Human Evaluation of Models Built for Interpretability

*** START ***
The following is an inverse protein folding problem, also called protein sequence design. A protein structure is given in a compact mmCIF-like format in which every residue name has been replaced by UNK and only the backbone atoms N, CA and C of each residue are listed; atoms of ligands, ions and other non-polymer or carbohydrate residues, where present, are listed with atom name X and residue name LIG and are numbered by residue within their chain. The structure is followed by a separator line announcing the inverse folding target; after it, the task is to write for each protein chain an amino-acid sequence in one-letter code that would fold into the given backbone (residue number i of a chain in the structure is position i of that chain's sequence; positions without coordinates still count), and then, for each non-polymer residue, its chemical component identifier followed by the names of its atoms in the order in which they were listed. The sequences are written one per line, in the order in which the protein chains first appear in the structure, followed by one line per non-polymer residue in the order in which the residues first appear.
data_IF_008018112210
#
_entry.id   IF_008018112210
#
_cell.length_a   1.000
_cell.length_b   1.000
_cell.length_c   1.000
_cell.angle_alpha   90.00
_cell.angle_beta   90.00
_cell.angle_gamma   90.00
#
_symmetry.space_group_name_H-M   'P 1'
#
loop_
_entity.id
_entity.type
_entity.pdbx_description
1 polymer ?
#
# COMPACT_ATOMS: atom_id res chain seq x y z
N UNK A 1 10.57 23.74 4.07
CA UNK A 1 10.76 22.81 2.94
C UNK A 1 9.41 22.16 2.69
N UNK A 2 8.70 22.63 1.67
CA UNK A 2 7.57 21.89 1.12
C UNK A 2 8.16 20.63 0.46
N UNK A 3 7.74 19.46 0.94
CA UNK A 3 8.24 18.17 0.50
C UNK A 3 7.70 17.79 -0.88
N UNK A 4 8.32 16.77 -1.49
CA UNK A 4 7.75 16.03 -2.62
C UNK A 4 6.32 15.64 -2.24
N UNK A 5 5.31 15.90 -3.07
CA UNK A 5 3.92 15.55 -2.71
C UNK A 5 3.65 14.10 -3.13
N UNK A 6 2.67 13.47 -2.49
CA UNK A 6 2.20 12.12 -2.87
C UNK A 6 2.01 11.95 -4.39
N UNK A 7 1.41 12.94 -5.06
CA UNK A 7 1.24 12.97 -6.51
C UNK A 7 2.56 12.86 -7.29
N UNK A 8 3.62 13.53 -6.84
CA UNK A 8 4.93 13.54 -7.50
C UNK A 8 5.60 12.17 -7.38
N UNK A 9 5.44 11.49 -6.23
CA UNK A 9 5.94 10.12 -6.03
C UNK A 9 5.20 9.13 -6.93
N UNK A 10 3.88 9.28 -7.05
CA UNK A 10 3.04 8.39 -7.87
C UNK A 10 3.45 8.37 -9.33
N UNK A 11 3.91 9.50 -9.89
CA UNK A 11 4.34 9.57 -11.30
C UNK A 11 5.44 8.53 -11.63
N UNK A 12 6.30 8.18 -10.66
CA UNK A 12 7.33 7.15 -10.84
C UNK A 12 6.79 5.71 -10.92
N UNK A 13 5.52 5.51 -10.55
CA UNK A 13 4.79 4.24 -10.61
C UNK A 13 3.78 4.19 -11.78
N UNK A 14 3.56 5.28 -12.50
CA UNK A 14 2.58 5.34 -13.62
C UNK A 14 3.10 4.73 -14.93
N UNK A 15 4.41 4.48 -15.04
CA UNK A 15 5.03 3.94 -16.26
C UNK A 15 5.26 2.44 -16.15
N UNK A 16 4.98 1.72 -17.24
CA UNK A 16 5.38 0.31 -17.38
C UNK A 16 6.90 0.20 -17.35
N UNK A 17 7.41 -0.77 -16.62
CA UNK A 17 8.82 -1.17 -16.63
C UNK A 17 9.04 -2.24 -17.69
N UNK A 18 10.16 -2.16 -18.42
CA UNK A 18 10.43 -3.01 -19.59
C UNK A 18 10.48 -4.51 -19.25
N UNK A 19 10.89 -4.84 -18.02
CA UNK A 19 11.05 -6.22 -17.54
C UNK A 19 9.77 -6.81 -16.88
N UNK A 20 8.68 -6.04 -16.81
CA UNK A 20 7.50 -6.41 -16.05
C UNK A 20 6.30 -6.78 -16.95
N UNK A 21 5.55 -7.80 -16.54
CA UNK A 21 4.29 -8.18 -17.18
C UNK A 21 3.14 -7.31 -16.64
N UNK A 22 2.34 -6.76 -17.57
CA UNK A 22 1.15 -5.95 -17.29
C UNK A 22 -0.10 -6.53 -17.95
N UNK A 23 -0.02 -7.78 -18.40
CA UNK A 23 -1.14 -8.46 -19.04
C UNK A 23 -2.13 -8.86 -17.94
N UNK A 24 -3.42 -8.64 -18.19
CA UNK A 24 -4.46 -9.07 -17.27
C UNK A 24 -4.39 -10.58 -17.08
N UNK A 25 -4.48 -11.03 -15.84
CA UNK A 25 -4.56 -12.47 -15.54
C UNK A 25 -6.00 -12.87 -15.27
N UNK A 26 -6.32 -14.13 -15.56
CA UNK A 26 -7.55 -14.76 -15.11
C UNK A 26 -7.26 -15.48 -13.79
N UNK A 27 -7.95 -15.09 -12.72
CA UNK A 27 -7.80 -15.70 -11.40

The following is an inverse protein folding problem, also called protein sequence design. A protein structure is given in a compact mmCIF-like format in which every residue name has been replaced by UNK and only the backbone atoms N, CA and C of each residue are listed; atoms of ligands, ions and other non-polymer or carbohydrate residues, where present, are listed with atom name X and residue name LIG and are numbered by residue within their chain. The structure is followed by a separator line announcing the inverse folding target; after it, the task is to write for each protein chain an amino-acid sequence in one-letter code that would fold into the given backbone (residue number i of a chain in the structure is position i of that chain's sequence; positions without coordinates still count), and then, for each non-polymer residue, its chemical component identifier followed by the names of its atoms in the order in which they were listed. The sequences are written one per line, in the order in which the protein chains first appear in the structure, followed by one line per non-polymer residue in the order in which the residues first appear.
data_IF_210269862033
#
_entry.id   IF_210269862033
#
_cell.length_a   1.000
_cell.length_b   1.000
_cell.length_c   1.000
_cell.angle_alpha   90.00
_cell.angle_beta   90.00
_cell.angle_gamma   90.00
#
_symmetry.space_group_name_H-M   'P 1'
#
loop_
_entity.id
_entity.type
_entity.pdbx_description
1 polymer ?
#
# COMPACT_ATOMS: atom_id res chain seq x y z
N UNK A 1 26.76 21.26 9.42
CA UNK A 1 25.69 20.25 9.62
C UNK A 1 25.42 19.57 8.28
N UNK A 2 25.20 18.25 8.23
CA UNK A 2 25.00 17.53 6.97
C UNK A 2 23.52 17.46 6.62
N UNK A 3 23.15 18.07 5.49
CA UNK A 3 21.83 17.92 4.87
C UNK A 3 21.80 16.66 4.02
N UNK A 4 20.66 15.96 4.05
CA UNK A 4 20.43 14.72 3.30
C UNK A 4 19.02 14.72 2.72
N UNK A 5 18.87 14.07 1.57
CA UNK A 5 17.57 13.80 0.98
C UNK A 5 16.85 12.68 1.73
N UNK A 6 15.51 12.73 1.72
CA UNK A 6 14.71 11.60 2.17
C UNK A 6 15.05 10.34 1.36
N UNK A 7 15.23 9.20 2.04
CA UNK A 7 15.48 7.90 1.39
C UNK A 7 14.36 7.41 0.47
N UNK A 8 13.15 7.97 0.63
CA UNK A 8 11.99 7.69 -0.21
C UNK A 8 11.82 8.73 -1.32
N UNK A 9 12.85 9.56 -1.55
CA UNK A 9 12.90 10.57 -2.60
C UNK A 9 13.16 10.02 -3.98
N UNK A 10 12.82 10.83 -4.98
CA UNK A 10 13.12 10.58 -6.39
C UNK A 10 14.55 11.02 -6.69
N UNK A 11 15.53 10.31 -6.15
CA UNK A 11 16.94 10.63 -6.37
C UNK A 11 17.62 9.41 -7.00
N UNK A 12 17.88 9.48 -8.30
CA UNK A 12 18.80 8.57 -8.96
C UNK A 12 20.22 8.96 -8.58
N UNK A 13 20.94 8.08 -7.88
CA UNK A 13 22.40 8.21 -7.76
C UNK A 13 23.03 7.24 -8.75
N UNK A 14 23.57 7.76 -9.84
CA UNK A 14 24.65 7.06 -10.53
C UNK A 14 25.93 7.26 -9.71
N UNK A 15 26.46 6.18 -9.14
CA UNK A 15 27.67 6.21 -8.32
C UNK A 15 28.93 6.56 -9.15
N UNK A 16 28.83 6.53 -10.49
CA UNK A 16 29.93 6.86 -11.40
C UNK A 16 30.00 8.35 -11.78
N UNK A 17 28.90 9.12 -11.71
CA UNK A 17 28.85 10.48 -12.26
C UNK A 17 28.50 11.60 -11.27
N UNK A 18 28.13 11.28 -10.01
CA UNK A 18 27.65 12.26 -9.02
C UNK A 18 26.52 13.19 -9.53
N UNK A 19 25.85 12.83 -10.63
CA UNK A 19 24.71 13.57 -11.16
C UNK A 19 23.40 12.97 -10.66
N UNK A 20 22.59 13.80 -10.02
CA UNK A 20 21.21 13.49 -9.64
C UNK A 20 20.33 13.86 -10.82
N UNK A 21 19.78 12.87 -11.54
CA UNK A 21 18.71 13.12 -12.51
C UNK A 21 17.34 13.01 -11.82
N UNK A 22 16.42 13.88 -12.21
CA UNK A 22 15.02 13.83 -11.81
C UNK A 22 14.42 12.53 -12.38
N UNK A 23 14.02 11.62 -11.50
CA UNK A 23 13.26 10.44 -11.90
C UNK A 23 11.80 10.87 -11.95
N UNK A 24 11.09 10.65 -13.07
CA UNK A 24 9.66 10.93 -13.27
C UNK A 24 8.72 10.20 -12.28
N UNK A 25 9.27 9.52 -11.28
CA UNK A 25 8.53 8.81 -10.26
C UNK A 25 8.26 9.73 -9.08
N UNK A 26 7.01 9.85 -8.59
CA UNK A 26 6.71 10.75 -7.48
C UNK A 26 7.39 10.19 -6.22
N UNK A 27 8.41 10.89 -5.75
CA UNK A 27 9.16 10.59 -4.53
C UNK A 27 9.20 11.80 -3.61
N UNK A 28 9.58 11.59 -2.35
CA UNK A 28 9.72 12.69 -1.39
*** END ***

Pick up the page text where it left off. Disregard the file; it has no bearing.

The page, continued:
Recent years have seen a boom in interest in interpretable machine learning systems built on models that can be understood, at least to some degree, by domain experts. However, exactly what kinds of models are truly human-interpretable remains poorly understood. This work advances our understanding of precisely which factors make models interpretable in the context of decision sets, a specific class of logic-based model. We conduct carefully controlled human-subject experiments in two domains across three tasks based on human-simulatability through which we identify specific types of complexity that affect performance more heavily than others–trends that are consistent across tasks and domains. These results can inform the choice of regularizers during optimization to learn more interpretable models, and their consistency suggests that there may exist common design principles for interpretable machine learning systems.